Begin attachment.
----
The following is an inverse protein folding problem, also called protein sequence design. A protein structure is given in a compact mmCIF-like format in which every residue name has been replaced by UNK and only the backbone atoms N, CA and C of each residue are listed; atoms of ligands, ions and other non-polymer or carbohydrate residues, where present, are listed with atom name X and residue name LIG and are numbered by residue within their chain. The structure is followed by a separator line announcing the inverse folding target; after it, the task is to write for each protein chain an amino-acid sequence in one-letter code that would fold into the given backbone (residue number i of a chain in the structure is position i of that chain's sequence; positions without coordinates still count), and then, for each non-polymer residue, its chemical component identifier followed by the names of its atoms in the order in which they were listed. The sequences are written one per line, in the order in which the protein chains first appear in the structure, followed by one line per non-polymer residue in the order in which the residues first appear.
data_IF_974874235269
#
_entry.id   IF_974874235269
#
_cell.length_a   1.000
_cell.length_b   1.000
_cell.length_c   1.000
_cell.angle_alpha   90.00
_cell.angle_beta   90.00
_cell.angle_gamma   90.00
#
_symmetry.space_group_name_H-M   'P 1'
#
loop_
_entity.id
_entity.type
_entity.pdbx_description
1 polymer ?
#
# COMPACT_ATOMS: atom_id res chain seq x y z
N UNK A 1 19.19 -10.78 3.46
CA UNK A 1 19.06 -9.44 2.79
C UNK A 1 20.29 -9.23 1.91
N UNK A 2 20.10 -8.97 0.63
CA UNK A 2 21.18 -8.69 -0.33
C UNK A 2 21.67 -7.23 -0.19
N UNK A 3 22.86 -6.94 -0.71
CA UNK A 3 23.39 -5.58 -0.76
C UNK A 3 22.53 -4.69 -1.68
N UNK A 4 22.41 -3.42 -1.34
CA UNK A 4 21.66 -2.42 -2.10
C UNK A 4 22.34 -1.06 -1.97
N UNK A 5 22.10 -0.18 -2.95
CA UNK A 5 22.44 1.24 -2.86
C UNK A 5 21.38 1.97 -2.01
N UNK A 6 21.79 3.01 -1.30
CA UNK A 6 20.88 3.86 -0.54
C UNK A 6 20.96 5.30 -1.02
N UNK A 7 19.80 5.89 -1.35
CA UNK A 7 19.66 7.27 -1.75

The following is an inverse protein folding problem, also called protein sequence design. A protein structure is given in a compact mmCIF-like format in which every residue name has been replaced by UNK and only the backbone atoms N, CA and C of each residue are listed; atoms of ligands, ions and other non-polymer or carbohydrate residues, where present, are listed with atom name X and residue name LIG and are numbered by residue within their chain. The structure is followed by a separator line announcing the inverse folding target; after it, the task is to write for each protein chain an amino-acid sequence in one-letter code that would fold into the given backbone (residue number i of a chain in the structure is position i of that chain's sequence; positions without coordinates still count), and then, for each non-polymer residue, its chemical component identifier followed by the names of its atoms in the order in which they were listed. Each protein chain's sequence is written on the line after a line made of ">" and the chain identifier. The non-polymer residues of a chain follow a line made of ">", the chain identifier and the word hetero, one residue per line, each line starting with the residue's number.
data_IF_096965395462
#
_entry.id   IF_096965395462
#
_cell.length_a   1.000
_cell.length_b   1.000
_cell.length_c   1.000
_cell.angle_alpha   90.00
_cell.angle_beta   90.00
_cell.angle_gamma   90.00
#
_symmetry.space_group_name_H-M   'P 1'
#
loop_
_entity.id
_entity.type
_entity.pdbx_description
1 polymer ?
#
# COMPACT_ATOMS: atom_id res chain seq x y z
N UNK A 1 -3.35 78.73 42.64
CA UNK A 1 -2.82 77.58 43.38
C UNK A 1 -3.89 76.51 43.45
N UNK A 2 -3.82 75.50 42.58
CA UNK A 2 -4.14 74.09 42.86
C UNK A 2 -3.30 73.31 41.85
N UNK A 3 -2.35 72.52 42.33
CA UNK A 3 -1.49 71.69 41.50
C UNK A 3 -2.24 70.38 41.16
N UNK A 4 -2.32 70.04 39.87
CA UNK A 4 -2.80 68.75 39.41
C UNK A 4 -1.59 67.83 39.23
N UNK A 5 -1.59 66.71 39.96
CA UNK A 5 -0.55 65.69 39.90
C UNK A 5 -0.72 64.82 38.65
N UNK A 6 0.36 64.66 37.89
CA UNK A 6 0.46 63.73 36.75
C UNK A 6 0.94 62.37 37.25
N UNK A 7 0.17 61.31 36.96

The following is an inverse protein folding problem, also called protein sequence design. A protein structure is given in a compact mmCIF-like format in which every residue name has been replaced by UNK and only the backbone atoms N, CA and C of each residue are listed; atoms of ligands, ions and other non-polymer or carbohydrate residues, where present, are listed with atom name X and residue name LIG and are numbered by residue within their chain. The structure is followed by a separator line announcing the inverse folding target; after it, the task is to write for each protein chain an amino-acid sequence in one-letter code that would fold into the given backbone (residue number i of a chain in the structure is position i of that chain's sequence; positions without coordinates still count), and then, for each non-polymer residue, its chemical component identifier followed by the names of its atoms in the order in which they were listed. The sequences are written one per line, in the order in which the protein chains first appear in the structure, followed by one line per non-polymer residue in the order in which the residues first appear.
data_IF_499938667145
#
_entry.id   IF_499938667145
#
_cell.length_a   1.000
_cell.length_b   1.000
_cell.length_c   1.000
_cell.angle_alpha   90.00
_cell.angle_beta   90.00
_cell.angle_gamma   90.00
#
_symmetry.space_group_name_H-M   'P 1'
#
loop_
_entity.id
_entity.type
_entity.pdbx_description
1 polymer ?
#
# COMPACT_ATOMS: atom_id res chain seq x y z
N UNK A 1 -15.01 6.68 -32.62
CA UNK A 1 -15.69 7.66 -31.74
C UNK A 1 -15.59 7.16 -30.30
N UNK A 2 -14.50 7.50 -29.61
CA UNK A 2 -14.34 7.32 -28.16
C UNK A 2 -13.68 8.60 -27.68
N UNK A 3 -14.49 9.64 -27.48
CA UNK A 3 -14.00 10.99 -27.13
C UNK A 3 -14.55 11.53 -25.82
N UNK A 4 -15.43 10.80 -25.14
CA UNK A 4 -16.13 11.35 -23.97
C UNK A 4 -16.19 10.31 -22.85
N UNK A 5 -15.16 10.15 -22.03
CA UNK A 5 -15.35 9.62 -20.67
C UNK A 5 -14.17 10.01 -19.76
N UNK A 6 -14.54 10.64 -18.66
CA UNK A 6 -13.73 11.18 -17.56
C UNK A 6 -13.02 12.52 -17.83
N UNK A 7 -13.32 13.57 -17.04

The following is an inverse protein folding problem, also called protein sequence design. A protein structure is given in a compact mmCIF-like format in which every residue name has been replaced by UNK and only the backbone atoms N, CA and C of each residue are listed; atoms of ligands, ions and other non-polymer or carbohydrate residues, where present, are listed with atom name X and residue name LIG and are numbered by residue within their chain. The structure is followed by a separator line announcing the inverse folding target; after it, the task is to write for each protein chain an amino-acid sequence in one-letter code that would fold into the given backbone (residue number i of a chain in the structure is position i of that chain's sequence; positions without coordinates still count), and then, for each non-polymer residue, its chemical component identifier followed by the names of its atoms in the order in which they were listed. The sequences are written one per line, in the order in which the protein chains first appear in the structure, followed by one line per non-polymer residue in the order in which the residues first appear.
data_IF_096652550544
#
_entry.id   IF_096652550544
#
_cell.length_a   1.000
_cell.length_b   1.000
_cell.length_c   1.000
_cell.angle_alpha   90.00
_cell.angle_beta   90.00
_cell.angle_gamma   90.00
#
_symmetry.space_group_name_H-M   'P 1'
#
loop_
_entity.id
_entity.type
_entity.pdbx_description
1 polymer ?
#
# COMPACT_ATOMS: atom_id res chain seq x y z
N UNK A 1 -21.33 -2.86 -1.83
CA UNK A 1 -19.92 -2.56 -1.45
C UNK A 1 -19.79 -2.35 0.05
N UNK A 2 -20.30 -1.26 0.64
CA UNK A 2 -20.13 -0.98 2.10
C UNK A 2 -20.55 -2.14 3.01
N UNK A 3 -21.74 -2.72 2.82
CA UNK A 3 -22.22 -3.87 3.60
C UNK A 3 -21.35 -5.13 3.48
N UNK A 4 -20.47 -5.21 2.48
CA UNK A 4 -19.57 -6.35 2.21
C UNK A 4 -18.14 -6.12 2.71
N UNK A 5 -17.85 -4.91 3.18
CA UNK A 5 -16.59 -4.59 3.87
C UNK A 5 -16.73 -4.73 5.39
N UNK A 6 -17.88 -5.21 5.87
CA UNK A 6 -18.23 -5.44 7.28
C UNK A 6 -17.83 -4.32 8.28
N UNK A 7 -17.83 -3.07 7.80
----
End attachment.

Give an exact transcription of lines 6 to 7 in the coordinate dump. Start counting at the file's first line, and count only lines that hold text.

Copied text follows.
_cell.length_a   1.000
_cell.length_b   1.000